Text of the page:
People, generally speaking, value relationships, especially rewarding and symbiotic relationships. In facilitating this form of relationship, Filipinos are widely known for a trait called pakikisama.
And just like anything of value, pakikisama has two faces, the good side and the abused side. What if out of pakikisama – or sheer generosity, for that matter – you lend money to a relative and end up not getting paid after all this time?
As it is in most cases, it can become painfully irritating for a person who lends another person some money when the other person fails to do his part of the bargain, more so if this person is the kind who thinks the lender is making way too much and it’s okay to just forget about the borrowed money.
Lending money to a relative
Lending money to a relative is not the same as lending money to a person whose friendship or relationship you can do without on any given day. There’s always the Small Claims Court – for amounts less than 100,000 pesos – you can turn to if all else fails.
With a relative, no matter what the terms of the loan may be, it introduces some kind of disparity into the relationship – that of a creditor and a borrower, which, over time, could potentially foster feelings that might become too hot to handle.
Now if you’re unfortunately stuck in the above situation and don’t want to do anything that might jeopardize the relationship, here are some things you might want to consider:
- Assess the situation. Is the relationship more valuable to you than the money owed? Remember, there is no right or wrong answer here. You alone can honestly answer this question. If your answer is “yes,” forget about the money and think of it as an early Christmas gift to your relative. And then, charge everything to experience and learn your lesson.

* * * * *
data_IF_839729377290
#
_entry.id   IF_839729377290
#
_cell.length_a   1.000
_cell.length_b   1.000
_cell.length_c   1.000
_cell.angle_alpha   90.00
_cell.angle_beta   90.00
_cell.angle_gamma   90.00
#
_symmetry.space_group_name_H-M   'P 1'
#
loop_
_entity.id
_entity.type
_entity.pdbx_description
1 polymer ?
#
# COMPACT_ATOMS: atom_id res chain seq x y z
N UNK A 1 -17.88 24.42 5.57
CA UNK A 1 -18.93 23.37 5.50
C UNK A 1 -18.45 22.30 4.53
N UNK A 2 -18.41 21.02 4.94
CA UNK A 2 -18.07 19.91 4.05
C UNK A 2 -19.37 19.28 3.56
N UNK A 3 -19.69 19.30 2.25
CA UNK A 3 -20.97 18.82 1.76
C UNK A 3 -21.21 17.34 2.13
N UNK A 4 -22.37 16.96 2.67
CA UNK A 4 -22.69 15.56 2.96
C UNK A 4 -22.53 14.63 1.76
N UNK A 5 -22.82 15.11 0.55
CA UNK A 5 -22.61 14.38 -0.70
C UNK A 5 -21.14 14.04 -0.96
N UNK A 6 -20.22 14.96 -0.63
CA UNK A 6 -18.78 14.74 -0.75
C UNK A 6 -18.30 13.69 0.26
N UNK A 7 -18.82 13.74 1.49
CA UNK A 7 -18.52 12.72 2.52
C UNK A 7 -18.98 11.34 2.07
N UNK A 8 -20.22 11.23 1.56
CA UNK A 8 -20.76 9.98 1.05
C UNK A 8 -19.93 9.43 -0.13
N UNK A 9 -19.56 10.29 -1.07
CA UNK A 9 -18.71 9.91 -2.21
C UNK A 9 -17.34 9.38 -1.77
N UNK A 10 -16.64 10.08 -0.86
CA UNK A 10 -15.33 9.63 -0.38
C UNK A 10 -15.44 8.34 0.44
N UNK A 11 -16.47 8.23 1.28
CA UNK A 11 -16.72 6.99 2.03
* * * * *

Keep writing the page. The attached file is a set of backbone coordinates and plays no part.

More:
- If you decide you’re in a financial mess yourself, remind the relative about the money he owes you and ask to be repaid. Be polite but firm. There’s always this honest-to-goodness possibility that the loan had really been forgotten. Then set a date for the payment. If you cannot be paid in full, installment is better than no payment at all.
- If your relative is in no capacity to pay you back, you may also consider asking him to pay you in kind, like things of value that can compensate for the amount owed. He may also run errands for you or tentatively work for you, if you have a business.
- If you think the relationship is already falling apart, can no longer be salvaged and you’re willing to face not-so-pretty consequences, litigation is one option you can look into.
Bottom line, before lending a relative some money, ask yourself: Am I willing to kiss my money goodbye? If you are, we don’t have a problem.
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